Dr. Mack’s letter also read, “Those were happy years; happy in springtime with its apple blossoms, song birds, morning-glories and Tish McKinley’s Sassafras tea; happy in the summertime, with its blackberries and plums, its bob-whites in the wheat fields, its lightning and thunder storms, its bare-footed boys and girls, and its bitter quinine to keep off third-day chills; happy in the autumn time, with its white fields of unpicked cotton and its beautiful trees with leaves of myriad hues; and happy in the wintertime, with its snows, its big hickory back-logs, its boys in boots red-topped and toes brass-tipped, its red-cheeked girls in wraps and ‘choke rags,’ and its Christmas Holidays and turkeys.”
Dr. Mack’s colorful memories paint an idyllic picture of life in Township One in Cabarrus County in the early 1870s. I hope the children growing up here in the 21st century will have equally-as-fond memories of this place.
My sources for this blog post were the following: The Presbyterian Congregation on Rocky River, by Thomas Hugh Spence, Jr, 1954; The Concord Daily Tribune, August 16, 1912; The Concord Times, August 19, 1912; http://www.hpo.ncdcr.gov/nr/CA0498.pdf (photocopy of the National Register of Historic Places Registration Form for Robert Harvey Morrison Farm and Pioneer Mills Gold Mine); and Descendants of James & Jennet Morrison of Rocky River, by Alice Marie Morrison and Janet Sue Morrison.
Until my next blog post
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I hope you have a good book to read. If you’re a writer, I hope you have productive writing time.
On the 20th day of the 2017 A to Z Blog Challenge, the featured letter is “T.” Most people don’t enjoy reading about taxes, but today I am blogging about the 1863 Cabarrus County Tax Assessment. I can safely say that there is only one Cabarrus County in the United States, and it is located in the southern piedmont of North Carolina.
What’s so special about it?
Cabarrus County is one of the few North Carolina counties for which the 1863 Tax Assessment records exist.
It is sobering to read the pages of the 1863 Cabarrus County Tax Assessment. It is a list of every slave owner in Cabarrus County, North Carolina at that time, along with the name, age, physical condition, and monetary value of each of their slaves. I can’t imagine what it must feel like to read this tax document through African American eyes.
I was pleased to find these records in 2003 when I was compiling a list of the 1,000+ slaves and free persons of color who were members of or were baptized at Rocky River Presbyterian Church between Concord and Harrisburg in Cabarrus County prior to 1870. I was able to supplement the church’s records with these tax records for my privately printed-on-demand booklet, “Slaves and Free Blacks Known to be Associated with Rocky River Presbyterian Church Prior to 1870.”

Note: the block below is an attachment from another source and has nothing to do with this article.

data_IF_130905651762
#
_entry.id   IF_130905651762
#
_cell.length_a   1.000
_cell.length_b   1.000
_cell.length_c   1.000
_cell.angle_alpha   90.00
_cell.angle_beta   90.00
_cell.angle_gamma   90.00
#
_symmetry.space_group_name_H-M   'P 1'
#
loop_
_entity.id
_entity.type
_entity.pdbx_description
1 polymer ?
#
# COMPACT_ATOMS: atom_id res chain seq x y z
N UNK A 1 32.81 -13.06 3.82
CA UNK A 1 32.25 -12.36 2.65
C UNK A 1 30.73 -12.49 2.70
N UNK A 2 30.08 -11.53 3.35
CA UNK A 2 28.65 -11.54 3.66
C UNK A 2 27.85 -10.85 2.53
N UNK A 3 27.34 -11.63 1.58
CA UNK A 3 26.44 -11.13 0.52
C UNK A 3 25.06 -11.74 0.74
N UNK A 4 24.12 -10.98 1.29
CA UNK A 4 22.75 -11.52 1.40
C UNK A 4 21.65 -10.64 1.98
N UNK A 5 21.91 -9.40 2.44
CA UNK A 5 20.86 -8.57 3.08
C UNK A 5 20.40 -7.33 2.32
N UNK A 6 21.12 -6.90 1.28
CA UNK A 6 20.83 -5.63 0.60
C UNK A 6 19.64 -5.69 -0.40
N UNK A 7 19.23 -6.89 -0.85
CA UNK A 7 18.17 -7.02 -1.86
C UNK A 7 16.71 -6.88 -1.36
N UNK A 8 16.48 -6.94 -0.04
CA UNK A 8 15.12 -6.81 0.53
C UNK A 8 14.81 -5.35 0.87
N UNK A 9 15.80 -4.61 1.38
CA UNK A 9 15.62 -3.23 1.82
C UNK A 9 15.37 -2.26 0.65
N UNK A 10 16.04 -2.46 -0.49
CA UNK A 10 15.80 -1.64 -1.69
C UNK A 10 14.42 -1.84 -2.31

The following is a slightly edited version of one of my local history newspaper columns published in 2006 in Harrisburg Horizons weekly newspaper. The name of my column was, “Did You Know?” The original version of the article can be found on my website at http://janetmorrisonbooks.com/1863%20tax.html.
Did You Know?
Did you know that Cabarrus County is one of the few counties in North Carolina for which the 1863 Tax Assessment records exist? It wasn’t until I inquired in Charlotte and at the State Archives in Raleigh that I learned that no such records survived for Mecklenburg County.
“What’s the big deal?” you may ask.
The Congress of the Confederate States of America passed Statute 177 on August 19, 1861, which authorized the levying of a tax to help finance the Southern states’ government and military during the American Civil War. A tax rate of fifty cents per $100 valuation was established.
Taxable property included “real estate, slaves, merchandise, stocks, securities, money, and other property.” Subsequent legislation expanded the list in April, 1863, to include agricultural products, many occupations and trades, some businesses, and income.
The Cabarrus County Board of Assessors met at the courthouse in Concord on April 9, 1863. The Board increased the values of thirteen pieces of property in District (now Township) One and then recorded the names of all taxpayers by district.
The 1863 Cabarrus Tax Assessment records list each property owner in alphabetical order by district. The districts of 1863 essentially coincide with today’s townships. There are columns for number of acres of land owned, value per acre, and total value. The river or creek on which the land lay is also indicated.
In 1863, real estate in what is now Township One (the township in which Rocky River Presbyterian Church is located) ranged in value from $6 to $400 per acre. Most land was valued in the $6 to $20 per acre range. One of the exceptions was the half acre of land owned by Howie and Johnston, mercantile business partners in Harrisburg. Although their store closed in 1858, the property was valued at $200 in 1863.
It is interesting to read about the old land values and to think how things have changed, but the most intriguing part of the 1863 Tax Assessment records for me is the list of slaves. Under each slave holder is a list of their slaves by name. The age of each slave is given, along with their value. In cases of physical or mental disability, the type of disability is listed.
Pattern in slaves’ monetary value
There is a definite pattern in how the slaves were valued. Male children were generally valued at the rate of $100 for each year of their age, while female children were valued at $50 less. Slaves less than one year old were valued at $100. Young adult female slaves were typically valued at around $1,400, while young adult male slaves were valued around $1,600. The value of a slave in his or her late 30s began to decrease.